Greece is looking into ways to tap into the growing potential of religious tourism, Greek Deputy Tourism Minister Sofia Zacharaki said last Thursday.
Speaking during a round-table discussion that took place on the island of Rhodes, Zacharaki confirmed Greece’s potential as a growing religious tourism destination.
“We expect the role of Greece’s religious and pilgrimage tourism sector to further increase after the pandemic. Already, (international) travelers are seeking for diversified, quality tourism experiences, especially after the Covid-19 lockdowns and travel restrictions and despite the uncertainty caused by the spread of the new Delta variant,” she said.
“We continue our fight against the pandemic, through the implementation of safety measures and the contribution of the Covid-19 vaccines – the most significant gift of science,” she added.
Religious tourism growing globally
According to Zacharaki, religious travel is a rapidly growing special form of tourism. It is estimated that prior to the pandemic, the visitors of some of the world’s most significant pilgrimage sites exceeded 300 million (on an annual basis).
“This equals to one fourth of tourism arrivals on an international level,” the deputy minister said.
Meanwhile, some 600 million national and international religious trips are conducted every year, generating around 15 billion euros in revenue.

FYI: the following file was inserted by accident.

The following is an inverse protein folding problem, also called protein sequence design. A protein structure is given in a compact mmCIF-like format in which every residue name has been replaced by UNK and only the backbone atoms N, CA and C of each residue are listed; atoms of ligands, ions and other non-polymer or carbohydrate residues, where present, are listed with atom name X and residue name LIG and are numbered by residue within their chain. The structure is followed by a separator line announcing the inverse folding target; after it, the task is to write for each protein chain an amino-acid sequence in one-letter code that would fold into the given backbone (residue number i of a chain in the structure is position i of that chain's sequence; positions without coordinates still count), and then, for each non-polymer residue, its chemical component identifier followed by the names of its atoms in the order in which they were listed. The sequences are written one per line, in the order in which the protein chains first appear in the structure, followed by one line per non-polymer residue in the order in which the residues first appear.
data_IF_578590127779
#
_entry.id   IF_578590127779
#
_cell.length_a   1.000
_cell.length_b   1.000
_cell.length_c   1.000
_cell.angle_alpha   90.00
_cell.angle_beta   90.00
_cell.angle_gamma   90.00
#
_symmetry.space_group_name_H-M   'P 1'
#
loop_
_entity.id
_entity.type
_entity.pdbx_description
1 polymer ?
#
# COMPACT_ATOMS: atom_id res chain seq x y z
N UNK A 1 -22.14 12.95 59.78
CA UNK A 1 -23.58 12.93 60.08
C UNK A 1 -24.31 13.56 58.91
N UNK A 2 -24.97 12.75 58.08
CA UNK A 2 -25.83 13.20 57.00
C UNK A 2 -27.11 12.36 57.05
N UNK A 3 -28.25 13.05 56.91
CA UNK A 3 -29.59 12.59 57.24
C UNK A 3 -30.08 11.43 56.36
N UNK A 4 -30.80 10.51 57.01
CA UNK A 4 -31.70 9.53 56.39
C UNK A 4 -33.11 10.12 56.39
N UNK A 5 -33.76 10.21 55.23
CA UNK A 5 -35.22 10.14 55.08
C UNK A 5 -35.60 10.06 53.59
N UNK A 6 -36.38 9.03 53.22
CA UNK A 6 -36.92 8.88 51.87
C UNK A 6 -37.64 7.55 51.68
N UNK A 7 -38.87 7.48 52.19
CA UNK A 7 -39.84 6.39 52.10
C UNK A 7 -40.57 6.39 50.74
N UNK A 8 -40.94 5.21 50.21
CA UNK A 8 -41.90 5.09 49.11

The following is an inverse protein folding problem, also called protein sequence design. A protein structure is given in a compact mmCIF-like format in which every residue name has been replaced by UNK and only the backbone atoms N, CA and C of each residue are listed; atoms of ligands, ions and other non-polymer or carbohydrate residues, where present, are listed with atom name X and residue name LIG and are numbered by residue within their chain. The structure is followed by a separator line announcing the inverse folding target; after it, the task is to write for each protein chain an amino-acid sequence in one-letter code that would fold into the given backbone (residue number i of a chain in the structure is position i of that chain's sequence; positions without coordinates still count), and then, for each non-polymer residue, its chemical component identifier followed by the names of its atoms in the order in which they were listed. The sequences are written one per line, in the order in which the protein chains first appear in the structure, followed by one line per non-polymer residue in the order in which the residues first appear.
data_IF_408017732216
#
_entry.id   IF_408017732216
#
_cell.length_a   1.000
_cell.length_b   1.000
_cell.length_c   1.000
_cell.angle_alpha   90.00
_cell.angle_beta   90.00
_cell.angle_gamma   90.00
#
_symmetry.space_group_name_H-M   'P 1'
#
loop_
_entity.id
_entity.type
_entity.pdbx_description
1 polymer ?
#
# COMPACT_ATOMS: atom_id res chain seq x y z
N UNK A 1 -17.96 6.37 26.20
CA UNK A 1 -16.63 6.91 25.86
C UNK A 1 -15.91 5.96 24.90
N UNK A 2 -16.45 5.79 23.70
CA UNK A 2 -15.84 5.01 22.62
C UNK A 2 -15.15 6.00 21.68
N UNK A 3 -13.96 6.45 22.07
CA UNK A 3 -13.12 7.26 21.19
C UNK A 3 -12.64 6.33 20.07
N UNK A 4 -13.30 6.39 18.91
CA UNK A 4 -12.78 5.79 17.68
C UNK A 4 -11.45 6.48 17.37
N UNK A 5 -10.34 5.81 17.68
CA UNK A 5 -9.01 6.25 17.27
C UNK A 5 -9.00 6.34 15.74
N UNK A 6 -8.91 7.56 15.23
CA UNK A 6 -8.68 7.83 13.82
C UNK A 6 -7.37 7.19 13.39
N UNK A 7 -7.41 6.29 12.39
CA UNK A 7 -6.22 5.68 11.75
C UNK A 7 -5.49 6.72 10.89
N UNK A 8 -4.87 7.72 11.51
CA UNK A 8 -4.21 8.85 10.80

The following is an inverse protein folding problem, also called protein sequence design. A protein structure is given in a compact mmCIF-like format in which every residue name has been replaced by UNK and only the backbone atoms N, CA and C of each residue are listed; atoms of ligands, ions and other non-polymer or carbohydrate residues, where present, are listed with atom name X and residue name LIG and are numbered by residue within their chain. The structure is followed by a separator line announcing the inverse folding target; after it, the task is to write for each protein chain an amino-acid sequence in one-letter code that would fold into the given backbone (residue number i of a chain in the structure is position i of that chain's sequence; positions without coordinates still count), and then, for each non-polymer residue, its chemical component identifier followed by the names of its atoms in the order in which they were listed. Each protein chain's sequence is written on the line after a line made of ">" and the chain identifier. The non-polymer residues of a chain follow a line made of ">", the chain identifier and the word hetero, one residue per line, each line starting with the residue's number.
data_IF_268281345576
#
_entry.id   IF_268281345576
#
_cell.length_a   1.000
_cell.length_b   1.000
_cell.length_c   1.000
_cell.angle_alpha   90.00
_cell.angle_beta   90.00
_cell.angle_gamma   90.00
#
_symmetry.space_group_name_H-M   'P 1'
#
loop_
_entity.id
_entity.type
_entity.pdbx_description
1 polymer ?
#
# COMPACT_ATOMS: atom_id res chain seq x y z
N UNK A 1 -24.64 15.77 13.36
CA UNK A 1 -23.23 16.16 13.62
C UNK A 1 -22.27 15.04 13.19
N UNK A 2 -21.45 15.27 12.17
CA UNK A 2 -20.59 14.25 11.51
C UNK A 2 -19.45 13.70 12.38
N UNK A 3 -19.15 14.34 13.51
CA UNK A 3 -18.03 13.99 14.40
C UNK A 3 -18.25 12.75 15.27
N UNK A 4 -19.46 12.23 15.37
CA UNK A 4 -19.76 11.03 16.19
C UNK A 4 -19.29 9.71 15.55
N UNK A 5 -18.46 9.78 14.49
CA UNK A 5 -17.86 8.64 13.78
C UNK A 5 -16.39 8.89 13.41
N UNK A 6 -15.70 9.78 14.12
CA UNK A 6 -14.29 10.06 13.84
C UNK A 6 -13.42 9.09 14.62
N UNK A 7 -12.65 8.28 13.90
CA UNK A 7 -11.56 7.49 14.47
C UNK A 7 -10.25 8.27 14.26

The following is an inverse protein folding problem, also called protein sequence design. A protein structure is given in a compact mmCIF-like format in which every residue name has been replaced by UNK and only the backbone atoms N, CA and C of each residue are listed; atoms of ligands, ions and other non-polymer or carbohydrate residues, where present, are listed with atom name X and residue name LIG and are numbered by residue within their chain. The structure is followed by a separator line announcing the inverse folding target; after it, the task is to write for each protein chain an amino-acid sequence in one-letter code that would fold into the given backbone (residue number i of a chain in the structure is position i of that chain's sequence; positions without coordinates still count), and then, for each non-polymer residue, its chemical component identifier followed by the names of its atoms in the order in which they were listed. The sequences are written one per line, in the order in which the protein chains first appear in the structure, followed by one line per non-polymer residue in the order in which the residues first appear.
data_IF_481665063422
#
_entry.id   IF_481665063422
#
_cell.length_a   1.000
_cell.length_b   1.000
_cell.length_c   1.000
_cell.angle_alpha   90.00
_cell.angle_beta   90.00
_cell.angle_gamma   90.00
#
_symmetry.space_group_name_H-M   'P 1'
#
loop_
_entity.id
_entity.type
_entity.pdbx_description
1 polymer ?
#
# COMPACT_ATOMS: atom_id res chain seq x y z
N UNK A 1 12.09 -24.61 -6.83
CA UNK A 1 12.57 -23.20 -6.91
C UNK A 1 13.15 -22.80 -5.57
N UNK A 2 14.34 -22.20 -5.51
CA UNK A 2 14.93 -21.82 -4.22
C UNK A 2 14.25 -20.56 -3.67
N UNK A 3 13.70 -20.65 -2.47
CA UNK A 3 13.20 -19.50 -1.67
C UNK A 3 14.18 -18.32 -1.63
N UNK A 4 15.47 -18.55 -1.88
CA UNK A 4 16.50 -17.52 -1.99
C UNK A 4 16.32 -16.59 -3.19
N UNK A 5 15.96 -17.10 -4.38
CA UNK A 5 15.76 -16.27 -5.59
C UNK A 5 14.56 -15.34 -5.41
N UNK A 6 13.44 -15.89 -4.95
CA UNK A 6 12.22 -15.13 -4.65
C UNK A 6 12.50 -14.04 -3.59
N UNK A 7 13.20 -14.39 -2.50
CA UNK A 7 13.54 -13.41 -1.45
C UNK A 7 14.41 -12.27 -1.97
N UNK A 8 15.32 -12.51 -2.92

As underlined by Zacharaki, the global Orthodox population – some 240 million people – constitutes a major source for Greece’s religious and pilgrimage tourism sector.
The majority (65 percent) are families with children that tend to return to Greek destinations, traveling mainly from September to June, and – in this way – supporting the country’s efforts to extend the tourism season.
Zacharaki said demand came from both Orthodox Christians and Catholics, as well as from people of other religious groups.
The round-table discussion was organized by the Greek Tourism Ministry with the aim to present proposals, interventions and policies for the development of religious tourism. It was held as part of the Re-Cult program that is running in Greece and Cyprus for the promotion and preservation of their cultural and religious heritage.
During the event, Zacharaki further analyzed the ministry’s plan to boost religious tourism in Greece.
As she said, research conducted by the ministry highlights the need to:
- improve infrastructure and protect religious sites across Greece,
- improve the branding strategy of religious tourism
- target special interest tourist
- use digital technology tools and create a portal for religious tourism
- promote synergies between scientific institutions in Greece, Cyprus and other countries
- develop relevant educational programs.
The deputy tourism minister also referred to the common religious past of Greece and Cyprus, and stressed the need for both countries to benefit from their religious heritage.
“Greece and Cyprus must take advantage of their rich religious and cultural legacy which is connected to their identity,” Zacharaki said.
Also present at the event was Olga Theocharous, tourism officer of the Deputy Tourism Ministry of Cyprus, who stressed the need for cooperation between the two countries through the Re-Cult program.
Re-Cult is part of the Interreg VA Cooperation Program Greece – Cyprus 2014-2020.